Bring out Your Best Wine (And Food) for the Holiday

Each year, I get the same question: "Doc, which wine should I buy for my holiday dinner?"

The answer isn't so simple. But I'm going to let you in on a secret – the traditional wine pairing rules are meant to be broken.

There's a lot of science behind picking which wine to go with which meal, but I've gotten it down to three tried-and-true tips that will help you find the best wine to make your holiday meal complete.

Doc Rule No. 1: Focus on your taste and what you imagine it tastes like.

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And every single time, I start my tastings with this simple thought... my opening line, which is also on the back of my Eifrig Cabernet label: "The wine tastes like you imagine it tastes."

If you follow this one rule, you'll take most of the worry out of picking a wine. That's because all you need to do is "own" your taste buds. Commit to picking a wine, try it with a food, and be honest with yourself. Does it satisfy, is it heavenly, or is it just so-so?

By the way, when you blindfold them, most people have only a 50-50 chance of telling the difference between a room-temperature white and a red. So stop worrying...

Once you recognize that it's your taste buds that matter most, focusing on trying to please 'em won't take that long and you'll learn how to choose the perfect wine.

Doc Rule No. 2: Make a guess as to how much tannins are in the wine. Pair heavy tannins with fattier, meatier meals.

White wines typically don't contain much tannins. However, some whites that age in barrels instead of stainless-steel tanks pick up low levels of tannins from the wood. That's why oaked chardonnays typically have a fuller mouthfeel and are a bit more acidic than unoaked.

And if you pair white wine with fish, a touch of acid (even if it's from the wood tannins) makes the fish taste less "fishy." That's because the acids cause a chemical reaction with molecules in the fish called amines. The amines are what make fish smell fishy. Acids from white wines bring out the other flavors of the fish as well. And lemon acid does the same thing... It complements the fish.

Harvey Steiman, editor at large of Wine Spectator, recently wrote that a good approach when pairing wines is to match the acidity of the wine with the acidity of the dish. That's because you don't want the acidity of the food to overpower the wine. Acidic wines feel crisp, fresh, and tart.

Remember, white wines can be acidic as well.

Some foods, like chicken and pork, can go with either white or red depending on how they're prepared. Generally, I suggest a white wine for either, and maybe a rosé or light red, depending on the overall flavor.

And remember that with red wines, the lighter the wine color, the lower the tannins. That's why there's quite a spectrum. Fatty foods like steak require heavy tannin reds like cabernets and merlots. Meanwhile, light to moderate fatty foods like salmon or pork can pair well with a light red like a pinot or Chianti.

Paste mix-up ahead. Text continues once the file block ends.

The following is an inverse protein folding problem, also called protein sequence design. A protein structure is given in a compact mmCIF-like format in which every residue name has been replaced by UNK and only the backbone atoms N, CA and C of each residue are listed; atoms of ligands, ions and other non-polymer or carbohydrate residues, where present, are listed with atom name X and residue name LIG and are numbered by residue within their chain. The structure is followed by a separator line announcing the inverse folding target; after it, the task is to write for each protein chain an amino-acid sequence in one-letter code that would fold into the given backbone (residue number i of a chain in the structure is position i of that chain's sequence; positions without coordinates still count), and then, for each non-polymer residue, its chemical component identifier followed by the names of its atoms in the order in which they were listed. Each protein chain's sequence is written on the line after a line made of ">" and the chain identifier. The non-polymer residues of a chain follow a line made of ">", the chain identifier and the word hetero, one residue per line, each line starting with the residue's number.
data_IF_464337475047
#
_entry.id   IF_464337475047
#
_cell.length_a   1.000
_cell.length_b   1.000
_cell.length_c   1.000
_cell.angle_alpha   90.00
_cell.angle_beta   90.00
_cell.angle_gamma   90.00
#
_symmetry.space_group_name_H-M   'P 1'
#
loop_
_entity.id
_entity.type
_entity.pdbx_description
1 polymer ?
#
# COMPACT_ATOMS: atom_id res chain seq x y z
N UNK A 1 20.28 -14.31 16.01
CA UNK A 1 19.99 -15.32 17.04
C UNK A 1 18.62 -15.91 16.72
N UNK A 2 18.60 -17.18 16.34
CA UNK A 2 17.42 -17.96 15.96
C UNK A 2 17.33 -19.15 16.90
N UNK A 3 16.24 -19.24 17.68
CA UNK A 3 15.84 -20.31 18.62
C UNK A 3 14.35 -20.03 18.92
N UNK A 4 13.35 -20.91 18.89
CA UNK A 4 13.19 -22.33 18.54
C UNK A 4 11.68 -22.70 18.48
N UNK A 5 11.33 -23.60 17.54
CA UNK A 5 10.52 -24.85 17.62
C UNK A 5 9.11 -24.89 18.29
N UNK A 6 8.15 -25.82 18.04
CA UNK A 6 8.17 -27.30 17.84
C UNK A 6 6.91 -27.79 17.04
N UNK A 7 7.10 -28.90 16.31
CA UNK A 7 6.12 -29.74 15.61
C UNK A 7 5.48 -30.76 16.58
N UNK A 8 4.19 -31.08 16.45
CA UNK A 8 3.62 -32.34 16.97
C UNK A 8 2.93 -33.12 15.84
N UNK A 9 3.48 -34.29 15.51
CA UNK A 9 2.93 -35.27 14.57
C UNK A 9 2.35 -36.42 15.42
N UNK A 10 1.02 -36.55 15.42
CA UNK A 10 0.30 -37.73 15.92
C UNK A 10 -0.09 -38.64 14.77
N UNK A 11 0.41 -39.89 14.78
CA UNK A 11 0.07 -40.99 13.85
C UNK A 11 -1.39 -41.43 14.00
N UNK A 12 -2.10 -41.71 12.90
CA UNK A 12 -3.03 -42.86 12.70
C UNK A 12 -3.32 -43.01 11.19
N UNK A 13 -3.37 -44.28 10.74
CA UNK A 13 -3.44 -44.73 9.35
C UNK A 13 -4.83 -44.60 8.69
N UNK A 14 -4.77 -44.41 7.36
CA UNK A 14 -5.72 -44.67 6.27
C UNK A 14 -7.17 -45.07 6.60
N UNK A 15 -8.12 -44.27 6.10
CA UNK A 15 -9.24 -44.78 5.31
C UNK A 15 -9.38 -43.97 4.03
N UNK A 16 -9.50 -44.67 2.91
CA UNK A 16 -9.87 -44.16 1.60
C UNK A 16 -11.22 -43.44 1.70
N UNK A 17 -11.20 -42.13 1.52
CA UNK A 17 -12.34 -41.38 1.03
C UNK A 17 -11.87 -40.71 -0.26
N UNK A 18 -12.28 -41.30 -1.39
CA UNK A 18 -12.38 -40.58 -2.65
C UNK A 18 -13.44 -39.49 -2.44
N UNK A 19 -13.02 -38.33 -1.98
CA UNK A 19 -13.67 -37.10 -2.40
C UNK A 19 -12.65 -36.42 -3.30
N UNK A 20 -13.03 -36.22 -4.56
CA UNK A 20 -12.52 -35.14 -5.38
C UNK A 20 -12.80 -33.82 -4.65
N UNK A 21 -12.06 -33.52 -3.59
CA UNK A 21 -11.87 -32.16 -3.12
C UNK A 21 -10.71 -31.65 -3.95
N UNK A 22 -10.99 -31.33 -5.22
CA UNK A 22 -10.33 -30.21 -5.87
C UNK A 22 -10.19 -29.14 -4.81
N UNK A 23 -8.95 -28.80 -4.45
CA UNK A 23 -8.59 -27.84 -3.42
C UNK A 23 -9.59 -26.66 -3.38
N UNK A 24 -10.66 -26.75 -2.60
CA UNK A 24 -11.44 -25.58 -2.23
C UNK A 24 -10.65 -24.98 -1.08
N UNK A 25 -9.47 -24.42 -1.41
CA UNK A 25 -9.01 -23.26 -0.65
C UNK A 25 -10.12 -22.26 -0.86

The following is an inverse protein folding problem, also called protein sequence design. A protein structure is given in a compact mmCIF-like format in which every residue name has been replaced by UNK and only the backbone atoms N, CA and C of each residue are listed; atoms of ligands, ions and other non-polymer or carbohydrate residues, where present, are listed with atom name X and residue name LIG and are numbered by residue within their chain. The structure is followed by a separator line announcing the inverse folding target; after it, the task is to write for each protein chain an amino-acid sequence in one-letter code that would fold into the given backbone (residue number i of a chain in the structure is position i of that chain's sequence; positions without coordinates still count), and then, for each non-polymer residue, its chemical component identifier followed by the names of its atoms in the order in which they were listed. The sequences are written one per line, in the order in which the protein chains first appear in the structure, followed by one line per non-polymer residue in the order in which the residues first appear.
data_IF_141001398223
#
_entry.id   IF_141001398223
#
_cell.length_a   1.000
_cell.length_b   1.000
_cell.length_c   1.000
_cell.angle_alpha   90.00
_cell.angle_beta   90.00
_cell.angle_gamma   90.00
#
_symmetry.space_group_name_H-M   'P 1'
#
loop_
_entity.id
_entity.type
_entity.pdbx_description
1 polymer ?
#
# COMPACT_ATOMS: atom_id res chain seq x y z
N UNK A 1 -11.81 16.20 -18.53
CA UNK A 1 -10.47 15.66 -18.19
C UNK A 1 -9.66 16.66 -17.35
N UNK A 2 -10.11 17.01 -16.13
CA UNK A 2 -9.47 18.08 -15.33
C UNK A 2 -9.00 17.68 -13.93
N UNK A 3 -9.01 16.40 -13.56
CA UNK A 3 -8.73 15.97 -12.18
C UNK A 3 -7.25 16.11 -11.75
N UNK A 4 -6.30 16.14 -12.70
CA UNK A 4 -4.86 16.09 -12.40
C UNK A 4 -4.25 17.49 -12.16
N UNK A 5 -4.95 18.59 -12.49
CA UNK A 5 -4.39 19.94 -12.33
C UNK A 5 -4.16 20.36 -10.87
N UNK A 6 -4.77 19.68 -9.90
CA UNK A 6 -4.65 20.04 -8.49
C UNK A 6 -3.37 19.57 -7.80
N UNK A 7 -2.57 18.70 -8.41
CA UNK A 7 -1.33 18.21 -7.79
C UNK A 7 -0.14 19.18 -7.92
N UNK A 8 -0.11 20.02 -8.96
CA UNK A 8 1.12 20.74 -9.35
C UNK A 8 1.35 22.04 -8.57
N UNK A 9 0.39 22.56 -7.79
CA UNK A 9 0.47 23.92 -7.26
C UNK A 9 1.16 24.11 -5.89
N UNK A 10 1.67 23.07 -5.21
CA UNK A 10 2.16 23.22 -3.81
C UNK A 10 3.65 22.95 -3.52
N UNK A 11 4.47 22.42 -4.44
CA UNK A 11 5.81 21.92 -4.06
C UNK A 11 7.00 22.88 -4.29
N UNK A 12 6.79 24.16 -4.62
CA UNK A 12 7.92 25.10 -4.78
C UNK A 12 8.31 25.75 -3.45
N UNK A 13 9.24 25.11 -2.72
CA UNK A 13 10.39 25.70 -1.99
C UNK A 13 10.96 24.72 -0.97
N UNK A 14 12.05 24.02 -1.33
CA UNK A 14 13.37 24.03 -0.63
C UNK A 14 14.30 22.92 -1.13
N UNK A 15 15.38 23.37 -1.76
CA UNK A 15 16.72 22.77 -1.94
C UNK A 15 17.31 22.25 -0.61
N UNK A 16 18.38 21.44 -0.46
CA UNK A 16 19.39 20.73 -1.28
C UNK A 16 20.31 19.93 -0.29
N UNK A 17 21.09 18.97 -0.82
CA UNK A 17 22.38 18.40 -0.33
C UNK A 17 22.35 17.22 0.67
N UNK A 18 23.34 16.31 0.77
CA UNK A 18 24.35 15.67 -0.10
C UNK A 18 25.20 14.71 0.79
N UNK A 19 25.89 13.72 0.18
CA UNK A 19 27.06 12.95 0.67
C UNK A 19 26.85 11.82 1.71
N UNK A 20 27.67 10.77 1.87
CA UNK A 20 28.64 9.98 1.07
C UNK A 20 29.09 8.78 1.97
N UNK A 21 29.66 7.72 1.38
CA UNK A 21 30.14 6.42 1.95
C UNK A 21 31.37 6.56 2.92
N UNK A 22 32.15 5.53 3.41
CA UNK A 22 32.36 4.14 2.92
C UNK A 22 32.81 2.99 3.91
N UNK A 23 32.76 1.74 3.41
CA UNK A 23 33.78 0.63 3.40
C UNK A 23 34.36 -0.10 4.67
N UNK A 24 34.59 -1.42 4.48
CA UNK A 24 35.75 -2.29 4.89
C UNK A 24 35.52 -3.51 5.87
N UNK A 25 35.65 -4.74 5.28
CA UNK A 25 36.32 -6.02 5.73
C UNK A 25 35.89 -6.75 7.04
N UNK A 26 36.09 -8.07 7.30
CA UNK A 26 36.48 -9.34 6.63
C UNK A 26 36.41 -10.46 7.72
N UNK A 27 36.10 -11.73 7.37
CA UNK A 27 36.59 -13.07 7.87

Doc Rule No. 3: Pair sweet with spicy.

Sweeter wines, especially whites like riesling, tend to pair better with spicier foods...

That's because sweeter wines help coat your tongue, which is likely burning from the spice. Keep in mind, lower alcohol wines, like riesling and moscato, are also gentler on your palate as you enjoy spicy foods. Wine Folly has a handy reference of wines by alcohol content right here.

Remember... The best part of learning about wine is trying and discovering what you like!

The most important thing is that the value of wine tasting lies with you, the individual taster. Spending hundreds of dollars on a "good" bottle of wine doesn't mean you'll enjoy it (unless it's mine of course).

And when considering your pairing, don't forget to check the Dirty Dozen list to make sure you spend your money wisely on the right produce.

Each year, the Environmental Working Group (EWG) releases a list of their findings for foods that are most contaminated by pesticides. The top 12 offenders receive the label of the "Dirty Dozen."

At the top of the 2019 list: Strawberries, spinach, kale, nectarines, apples, and grapes. But holiday staples like potatoes, pears, and celery (for your stuffing!) are all on the list too. Check it out here.

As I've mentioned before, I like to use the Dirty Dozen list to help me shop... If a fruit or veggie is on the Dirty Dozen, I'll just buy the organic version. If it's on the "clean" list, I save a few bucks and skip the organic offerings.

So don't stop buying these foods... just try and buy the organic kinds. Then pop open some wine and have a healthy, happy holiday.

Editor's note: Our offices are closed for the Christmas holiday this Tuesday and Wednesday. Expect your next Health & Wealth Bulletin issue on Thursday, December 26.

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Here's to our health, wealth, and a great retirement,

Dr. David Eifrig and the Health & Wealth Bulletin Research Team
December 23, 2019